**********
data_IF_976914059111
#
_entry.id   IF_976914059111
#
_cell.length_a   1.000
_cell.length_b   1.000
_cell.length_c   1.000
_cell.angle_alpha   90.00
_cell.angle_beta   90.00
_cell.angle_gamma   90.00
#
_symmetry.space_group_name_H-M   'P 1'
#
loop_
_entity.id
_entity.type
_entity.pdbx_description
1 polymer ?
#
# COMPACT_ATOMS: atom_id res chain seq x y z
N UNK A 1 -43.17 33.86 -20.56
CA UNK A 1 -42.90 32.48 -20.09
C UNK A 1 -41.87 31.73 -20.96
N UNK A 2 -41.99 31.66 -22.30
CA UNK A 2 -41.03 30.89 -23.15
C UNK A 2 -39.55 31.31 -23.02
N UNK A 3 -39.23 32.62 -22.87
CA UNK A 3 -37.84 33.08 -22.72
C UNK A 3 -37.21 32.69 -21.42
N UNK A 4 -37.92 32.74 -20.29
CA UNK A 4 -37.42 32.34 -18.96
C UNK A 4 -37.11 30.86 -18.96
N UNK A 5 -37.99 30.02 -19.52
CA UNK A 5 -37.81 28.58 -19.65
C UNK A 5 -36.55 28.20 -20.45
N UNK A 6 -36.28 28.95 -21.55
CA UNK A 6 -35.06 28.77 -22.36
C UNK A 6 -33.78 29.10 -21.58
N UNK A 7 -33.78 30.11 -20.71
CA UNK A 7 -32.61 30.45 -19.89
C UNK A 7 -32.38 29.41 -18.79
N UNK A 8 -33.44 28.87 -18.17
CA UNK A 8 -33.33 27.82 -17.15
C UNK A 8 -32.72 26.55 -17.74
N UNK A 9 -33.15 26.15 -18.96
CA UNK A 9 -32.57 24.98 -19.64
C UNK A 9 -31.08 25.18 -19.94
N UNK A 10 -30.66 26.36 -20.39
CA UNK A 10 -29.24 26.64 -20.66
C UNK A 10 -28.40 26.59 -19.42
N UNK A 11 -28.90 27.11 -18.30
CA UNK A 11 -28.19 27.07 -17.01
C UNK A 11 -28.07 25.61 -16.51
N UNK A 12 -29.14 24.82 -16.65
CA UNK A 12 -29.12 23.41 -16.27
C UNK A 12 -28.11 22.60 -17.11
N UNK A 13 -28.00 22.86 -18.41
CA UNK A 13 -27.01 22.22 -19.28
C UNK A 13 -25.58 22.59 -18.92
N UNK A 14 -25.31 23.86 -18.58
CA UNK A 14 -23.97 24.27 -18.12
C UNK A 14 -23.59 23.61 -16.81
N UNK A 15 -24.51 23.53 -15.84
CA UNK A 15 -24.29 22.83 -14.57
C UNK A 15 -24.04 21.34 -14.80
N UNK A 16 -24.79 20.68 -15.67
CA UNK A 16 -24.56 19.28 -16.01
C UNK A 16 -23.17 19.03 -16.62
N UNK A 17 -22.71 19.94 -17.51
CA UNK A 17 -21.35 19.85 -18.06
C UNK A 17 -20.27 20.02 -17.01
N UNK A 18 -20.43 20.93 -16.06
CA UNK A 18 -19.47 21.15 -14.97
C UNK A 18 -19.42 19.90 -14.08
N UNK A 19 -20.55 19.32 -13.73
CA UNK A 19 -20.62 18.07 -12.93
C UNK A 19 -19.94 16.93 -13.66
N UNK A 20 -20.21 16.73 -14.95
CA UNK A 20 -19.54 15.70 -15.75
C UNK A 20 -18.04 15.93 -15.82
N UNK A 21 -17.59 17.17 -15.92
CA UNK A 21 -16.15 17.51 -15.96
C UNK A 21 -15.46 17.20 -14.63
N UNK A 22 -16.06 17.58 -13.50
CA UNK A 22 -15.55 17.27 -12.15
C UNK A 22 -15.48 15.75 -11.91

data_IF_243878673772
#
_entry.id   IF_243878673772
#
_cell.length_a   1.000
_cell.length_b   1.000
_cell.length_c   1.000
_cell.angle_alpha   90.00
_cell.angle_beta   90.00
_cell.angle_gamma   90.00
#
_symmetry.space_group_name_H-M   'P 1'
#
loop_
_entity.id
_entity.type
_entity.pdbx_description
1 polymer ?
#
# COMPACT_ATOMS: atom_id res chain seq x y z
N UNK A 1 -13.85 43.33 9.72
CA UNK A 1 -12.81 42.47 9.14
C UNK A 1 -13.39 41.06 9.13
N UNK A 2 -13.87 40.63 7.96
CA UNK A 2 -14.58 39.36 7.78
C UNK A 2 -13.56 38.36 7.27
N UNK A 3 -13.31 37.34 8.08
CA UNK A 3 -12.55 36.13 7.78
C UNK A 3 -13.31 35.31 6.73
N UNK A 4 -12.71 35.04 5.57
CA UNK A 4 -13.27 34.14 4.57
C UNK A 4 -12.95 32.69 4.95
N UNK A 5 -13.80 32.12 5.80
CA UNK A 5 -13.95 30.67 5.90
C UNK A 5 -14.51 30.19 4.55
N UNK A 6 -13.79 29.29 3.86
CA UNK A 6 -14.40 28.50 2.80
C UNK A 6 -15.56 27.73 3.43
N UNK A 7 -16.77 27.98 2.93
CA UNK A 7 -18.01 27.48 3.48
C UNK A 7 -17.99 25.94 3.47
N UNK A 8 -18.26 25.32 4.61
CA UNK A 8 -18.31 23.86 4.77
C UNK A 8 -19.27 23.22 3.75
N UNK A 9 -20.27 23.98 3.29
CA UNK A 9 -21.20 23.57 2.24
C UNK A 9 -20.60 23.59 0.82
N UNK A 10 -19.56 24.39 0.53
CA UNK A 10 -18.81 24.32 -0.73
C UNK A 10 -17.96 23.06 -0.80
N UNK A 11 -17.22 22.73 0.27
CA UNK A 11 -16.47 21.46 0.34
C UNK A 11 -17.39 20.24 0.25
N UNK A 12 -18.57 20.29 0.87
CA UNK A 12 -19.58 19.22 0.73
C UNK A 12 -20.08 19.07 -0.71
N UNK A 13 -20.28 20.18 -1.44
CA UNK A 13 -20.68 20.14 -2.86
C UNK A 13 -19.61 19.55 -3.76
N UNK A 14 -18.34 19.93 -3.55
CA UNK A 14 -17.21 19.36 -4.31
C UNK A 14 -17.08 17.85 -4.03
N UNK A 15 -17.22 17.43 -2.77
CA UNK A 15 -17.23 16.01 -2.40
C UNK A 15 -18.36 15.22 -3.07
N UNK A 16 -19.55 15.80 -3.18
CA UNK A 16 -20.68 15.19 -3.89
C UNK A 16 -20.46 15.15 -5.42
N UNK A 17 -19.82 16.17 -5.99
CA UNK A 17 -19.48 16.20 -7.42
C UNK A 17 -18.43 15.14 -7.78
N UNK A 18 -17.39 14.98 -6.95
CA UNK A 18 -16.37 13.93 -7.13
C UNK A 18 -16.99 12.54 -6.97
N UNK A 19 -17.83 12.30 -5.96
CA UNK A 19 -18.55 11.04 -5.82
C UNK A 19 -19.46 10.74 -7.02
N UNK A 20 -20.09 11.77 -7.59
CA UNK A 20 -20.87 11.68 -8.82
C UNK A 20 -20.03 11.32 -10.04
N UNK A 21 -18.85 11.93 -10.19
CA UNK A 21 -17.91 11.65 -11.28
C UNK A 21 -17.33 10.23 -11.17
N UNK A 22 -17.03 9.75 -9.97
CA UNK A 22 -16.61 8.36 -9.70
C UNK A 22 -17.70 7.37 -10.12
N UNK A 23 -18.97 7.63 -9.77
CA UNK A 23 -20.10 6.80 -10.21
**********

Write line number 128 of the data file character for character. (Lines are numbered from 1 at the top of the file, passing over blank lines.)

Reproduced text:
N UNK A 8 -18.26 25.32 4.61